I’ve been reading Stephen King’s “On Writing,” a part memoir, part master class that essentially offers the tools an aspiring author needs to quit aspiring. Stephen offers advice while dissecting memories from his childhood and his early career as a writer. He talks about his near-fatal accident, and how writing helped him heal–but more importantly, he does something a lot of professors of writing and even renowned craft books like The Elements of Style fail to do.
He gives specific instructions that have to do with how to write better. The instructions look like this:
- Read a lot.
- Write a lot. Every day.
Only King puts it a lot more eloquently. He is a writer, after all. He says, “You need a concrete goal. The longer you keep to these basics [of writing every day], the easier the act of writing will become. Don’t wait for the muse. As I’ve said, he’s a hardheaded guy who’s not susceptible to a lot of creative fluttering. This isn’t the Ouija board or the spirit-world we’re talking about here, but just another job like laying pipe or driving long-haul trucks. Your job is to make sure the muse knows where you’re going to be every day from nine ’til noon or seven ’til three. If he does know, I assure you that sooner or later he’ll start showing up…”
I think of it like this. You’re trying to have a meeting with someone–a guy who knows some information that you don’t–but 90% of the time you try and meet him, he doesn’t show up. What do you do? Do you give up and quit trying to meet him? Do you wander around town aimlessly, hoping to miraculously and serendipitous run into him? Or do you keep showing up to the library, every Monday at 11, that way he knows where to find you when he’s ready?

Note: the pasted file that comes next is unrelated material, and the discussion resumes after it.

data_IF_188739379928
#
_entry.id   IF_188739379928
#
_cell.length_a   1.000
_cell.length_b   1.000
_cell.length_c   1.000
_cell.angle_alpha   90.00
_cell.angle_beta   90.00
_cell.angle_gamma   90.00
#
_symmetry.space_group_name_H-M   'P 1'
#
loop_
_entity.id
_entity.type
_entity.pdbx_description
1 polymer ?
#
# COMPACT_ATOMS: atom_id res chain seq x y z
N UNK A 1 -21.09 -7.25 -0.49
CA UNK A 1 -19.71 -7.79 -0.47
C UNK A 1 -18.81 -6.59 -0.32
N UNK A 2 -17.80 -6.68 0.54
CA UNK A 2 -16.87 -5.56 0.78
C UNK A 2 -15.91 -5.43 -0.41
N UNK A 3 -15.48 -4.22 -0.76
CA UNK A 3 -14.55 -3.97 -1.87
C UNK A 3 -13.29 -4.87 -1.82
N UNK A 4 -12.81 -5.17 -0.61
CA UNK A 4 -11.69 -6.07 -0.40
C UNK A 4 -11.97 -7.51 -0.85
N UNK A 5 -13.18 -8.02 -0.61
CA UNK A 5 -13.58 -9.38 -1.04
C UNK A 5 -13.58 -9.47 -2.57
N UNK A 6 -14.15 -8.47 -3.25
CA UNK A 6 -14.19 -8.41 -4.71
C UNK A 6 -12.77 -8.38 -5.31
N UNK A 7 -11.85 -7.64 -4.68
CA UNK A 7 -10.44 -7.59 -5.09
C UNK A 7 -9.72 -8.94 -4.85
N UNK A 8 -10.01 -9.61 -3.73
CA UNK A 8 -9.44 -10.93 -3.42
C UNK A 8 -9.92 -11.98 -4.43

That’s what it’s like for me. I want the muse to know where I’m going to be. That’s the gist of what King is trying to say, I think. Show up to the same place every day. Let that hardheaded jerk he’s talking about know where you’re gonna be. Maybe you two won’t become friends–maybe he won’t hang out with you every time you sit down to write. But in my limited experience (and King’s ample) he’ll start coming around a hell of a lot more often if he knows where you’re at.
Another thing I found incredibly useful–and again, missing from a lot of courses I’ve taken–was the specific talk about how he crafts a story. This is interesting, because it’s less about how do you get the words down on a page, and more about what are the words supposed to be doing. The analysis is one that should be useful for us, as we can cross check our own work and make sure it’s knocking on the right doors. He says:
“I want to put a group of characters (perhaps a pair; perhaps even just one) in some sort of predicament and then watch them try to work themselves free. My job isn’t to help them work their way free, or manipulate them to safety–those are jobs which require the noisy jackhammer of plot–but to watch what happens and then write it down.
“The situation comes first. the characters–always flat and unfeatured to begin with–come next. Once these things are fixed in my mind, I begin to narrate. I often have an idea of what the outcome may be, but I have never demanded of a set of characters that they do things my way. On the contrary, I want them to do things their way. In some instances, the outcome is what I visualized. In most, however, it’s something I never expected.”
What I love about On Writing, is that by the end of the ‘course,’ you’re left with something like a formula on how to write. The beginning of that formula is the reading voraciously and writing regularly–but you can’t stop there. Add exponents and start solving for X: Discover an interesting conflict, introduce a set of characters to that conflict, watch as they try and solve the conundrum.
He doesn’t suggest you plot the story out, in fact he advises against it. This gets at the heart of King’s thesis. It cuts out a lot of the bullshit, in other words. Put down the character sheet, quit drawing your map, stop summarizing chapters before you’ve even written the opening page. Just write.